cius-logo3.jpg (9547 bytes)

media-mast1.jpg (12993 bytes) atha-draw.gif (36191 bytes)


December 3, 2001

Major project completed: Study on Cossacks and Religion published by Oxford University Press

In November 2001, Oxford University Press (United Kingdom) published a book by the director of the Church Studies Program at CIUS, Dr. Serhii Plokhy, entitled The Cossacks and Religion in Early Modern Ukraine. Publication in North America is expected in December 2001. The release of the book marked the completion of a major scholarly project of the Church Studies Program. Its publication by a major academic press will undoubtedly help introduce Ukrainian history and religious tradition to broader circles of the English-reading public.

The book, which discusses the role of religion in Cossack revolts of the late sixteenth and early seventeenth centuries, also examines the significance of the religious factor in the Khmelnytsky Uprising (1648-54). The Ukrainian Cossacks, often compared in historical literature with the pirates of the Mediterranean and frontiersmen of the American West, constituted one of the largest Cossack Hosts in the Eurasian steppe borderland. They became known to the outside world for their wars with the Tatars, Turks, Poles, and Russians. Following the successful revolt led by Bohdan Khmelnytsky in 1648, they created a polity known as the Hetmanate. Religion played a significant role in Cossack life, although it has been overlooked by modern historians. By and large the Cossacks were Orthodox Christians, and quite early in their history they adopted a religious ideology in their struggles against those of other faiths, initially the Muslim Turks and Crimean Tatars and later the Roman Catholic Poles and Lithuanians. Their acceptance of the Muscovite protectorate in 1654 was also influenced by their religious ideas.

The Cossack revolts have traditionally been viewed in historiography as a species of peasant rebellion, with little ideological appeal beyond that social stratum. By examining the religious discourse of the period and the Cossack attitude toward religion, the book shows that the religious element was no less important in Cossack revolts than the social factor. Without the skillful use of religious ideas, the Cossack uprisings would never have attained their considerable proportions and attracted as many members of the nobility, clergy, and townspeople into the rebel ranks as they actually did. The book breaks significant new ground in several respects. Reinterpreting Ukrainian, Polish, and Russian historical sources, it shows how the confessionalization of religious life in the early modern period affected Cossack attitudes toward religion and how Cossack involvement in the religious struggle between Eastern Orthodoxy and Roman Catholicism contributed to the formation not only of Ukrainian, but also Polish and Russian cultural identity. The discussion of Cossack-Jewish antagonism reveals the fundamental significance of the previously overlooked religious dimension, showing how Counter-Reformation ideas shaped the opposing perspectives of Cossack officers and rank-and-file rebels. Thus the book does not focus narrowly on matters of faith and church history, but treats religion as a "cultural system" and uses the religious perspective to shed new light on broader social questions of mentality and identity formation.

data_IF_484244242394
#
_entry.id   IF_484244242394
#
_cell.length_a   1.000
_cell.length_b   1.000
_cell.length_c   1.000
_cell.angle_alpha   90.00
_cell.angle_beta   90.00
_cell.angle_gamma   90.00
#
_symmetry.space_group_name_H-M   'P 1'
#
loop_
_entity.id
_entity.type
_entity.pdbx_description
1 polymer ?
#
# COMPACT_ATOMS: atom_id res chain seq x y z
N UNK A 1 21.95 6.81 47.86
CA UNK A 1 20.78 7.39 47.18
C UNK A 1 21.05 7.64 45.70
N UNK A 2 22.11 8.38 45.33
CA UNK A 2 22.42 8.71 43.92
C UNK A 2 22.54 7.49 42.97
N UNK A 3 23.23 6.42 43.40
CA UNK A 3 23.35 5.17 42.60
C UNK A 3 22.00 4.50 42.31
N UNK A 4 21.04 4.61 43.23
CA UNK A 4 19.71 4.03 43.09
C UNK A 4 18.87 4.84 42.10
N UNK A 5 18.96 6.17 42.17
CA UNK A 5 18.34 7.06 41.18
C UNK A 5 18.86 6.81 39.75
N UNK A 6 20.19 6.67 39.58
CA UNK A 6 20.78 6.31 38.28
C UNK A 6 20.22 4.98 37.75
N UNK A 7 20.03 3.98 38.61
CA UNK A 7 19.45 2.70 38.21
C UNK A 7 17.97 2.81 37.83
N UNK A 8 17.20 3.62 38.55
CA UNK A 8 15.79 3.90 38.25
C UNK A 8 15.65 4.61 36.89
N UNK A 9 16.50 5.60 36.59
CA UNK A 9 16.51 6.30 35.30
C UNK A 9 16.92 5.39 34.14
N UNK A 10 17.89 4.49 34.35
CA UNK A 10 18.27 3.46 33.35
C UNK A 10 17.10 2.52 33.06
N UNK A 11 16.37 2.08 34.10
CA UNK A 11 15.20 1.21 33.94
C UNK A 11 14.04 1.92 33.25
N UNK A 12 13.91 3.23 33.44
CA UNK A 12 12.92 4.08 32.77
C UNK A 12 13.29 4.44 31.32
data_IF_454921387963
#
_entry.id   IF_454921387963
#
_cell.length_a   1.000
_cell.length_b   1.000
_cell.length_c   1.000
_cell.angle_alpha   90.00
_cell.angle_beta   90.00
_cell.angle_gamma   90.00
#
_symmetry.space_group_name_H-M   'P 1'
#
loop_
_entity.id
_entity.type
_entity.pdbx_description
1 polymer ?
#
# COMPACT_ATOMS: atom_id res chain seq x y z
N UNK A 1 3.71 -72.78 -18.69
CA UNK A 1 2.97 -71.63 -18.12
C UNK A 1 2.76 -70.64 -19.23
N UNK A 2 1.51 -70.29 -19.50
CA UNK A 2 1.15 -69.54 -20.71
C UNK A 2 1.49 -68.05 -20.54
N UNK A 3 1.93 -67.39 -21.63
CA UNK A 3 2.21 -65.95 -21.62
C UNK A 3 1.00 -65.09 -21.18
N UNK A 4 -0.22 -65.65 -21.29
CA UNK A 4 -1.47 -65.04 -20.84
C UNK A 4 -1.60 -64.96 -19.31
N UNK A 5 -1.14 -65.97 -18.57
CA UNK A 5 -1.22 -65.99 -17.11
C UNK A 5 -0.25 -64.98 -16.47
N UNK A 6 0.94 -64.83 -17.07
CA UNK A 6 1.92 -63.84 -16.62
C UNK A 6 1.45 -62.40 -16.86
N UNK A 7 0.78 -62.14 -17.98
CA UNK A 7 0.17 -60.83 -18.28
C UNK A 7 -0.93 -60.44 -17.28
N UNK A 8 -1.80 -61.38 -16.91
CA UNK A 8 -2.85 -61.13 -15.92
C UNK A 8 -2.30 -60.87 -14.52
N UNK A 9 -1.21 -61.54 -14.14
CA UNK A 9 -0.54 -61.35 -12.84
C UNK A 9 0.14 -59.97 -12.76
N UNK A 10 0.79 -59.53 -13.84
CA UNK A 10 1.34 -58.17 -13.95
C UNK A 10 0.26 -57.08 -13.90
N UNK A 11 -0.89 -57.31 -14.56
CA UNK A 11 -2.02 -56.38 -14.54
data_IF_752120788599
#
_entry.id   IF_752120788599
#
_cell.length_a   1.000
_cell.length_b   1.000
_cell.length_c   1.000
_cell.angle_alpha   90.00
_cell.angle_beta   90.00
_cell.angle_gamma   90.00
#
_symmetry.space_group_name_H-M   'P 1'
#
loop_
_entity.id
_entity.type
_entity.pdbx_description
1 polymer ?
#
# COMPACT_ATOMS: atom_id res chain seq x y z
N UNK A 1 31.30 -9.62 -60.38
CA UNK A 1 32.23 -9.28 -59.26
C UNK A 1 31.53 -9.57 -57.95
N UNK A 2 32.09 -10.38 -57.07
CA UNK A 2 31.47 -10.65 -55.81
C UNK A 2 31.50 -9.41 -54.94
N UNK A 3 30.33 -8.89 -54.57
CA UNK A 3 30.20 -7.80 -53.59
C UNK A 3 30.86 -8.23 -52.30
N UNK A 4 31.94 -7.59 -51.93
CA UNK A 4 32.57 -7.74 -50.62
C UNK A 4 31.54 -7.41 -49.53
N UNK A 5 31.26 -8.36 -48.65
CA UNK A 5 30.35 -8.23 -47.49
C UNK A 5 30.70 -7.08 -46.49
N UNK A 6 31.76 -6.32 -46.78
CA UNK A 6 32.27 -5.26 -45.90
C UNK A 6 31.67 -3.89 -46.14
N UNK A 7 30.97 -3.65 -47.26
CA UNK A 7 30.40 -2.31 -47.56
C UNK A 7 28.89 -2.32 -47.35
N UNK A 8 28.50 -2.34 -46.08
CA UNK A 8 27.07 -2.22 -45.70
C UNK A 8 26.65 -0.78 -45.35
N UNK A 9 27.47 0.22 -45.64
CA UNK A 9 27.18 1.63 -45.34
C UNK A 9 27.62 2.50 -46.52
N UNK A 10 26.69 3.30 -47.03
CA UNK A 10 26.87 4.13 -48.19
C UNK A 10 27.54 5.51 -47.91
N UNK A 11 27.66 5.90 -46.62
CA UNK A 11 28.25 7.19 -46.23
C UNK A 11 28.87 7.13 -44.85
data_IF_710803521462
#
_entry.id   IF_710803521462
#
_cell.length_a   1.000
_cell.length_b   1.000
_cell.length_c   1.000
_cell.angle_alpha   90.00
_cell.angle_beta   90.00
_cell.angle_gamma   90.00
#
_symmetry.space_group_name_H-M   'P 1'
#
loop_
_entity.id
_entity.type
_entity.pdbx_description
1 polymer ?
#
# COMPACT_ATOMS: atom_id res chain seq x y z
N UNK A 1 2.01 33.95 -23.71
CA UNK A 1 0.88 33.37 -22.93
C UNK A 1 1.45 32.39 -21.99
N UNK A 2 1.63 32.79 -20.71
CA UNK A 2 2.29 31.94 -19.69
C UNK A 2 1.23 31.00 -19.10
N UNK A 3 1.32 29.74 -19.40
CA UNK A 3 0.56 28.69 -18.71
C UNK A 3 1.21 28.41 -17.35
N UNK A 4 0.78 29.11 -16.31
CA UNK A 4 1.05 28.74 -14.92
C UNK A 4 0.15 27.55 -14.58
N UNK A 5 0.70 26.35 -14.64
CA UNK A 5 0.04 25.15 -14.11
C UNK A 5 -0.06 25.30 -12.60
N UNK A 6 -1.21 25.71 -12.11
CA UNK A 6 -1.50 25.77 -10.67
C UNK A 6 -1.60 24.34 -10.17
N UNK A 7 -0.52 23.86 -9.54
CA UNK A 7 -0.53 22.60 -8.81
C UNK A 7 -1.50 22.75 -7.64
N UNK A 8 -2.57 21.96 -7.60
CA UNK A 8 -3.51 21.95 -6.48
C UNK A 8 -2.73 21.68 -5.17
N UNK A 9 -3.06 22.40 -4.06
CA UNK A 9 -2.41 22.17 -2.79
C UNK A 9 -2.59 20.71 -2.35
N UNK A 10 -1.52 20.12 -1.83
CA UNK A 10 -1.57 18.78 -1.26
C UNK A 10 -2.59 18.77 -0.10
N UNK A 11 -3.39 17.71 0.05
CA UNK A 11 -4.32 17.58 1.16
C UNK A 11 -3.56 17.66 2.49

Since the Cossacks themselves left no political or religious writings discussing their attitudes to religion, this book reconstructs the attitudes and mentality of the Cossack officers and rank-and-file rebels on the basis of writings of the Orthodox clergy, Cossack correspondence of the period, and reports of Polish, Muscovite and Turkish envoys to the Cossacks. Apart from an extensive study of the published sources, the book makes use of a number of previously unpublished materials from the archival and manuscript collections of Kyiv, Lviv, Moscow, and St. Petersburg.

Mr. Myroslav Yurkevich of CIUS participated in the preparation of the manuscript for publication. He translated into English those parts of the book that were originally written in Ukrainian, edited the text, and helped Dr. Plokhy with bibliographic research. The Rev. Dr. Iurii Mytsyk, Drs. Paul Bushkovitch, Peter Rolland, Frank Sysyn, Zenon Kohut, John-Paul Himka, and Mikhail Dmitriev read the manuscript and submitted their comments and suggestions to Dr. Plokhy. Orders for the book (ISBN 0-19-924739-0) should be sent to: CWO Department, Oxford University Press, FREEPOST NH 4051, Corby, Northlands NN 189ES, United Kingdom (hard cover, 48.00 pounds sterling) or, in North America, to: Order Department, Oxford University Press, 2001 Evance Road, Cary, NC 27513, USA (hard cover, US $74.00).



CIUS Media Releases: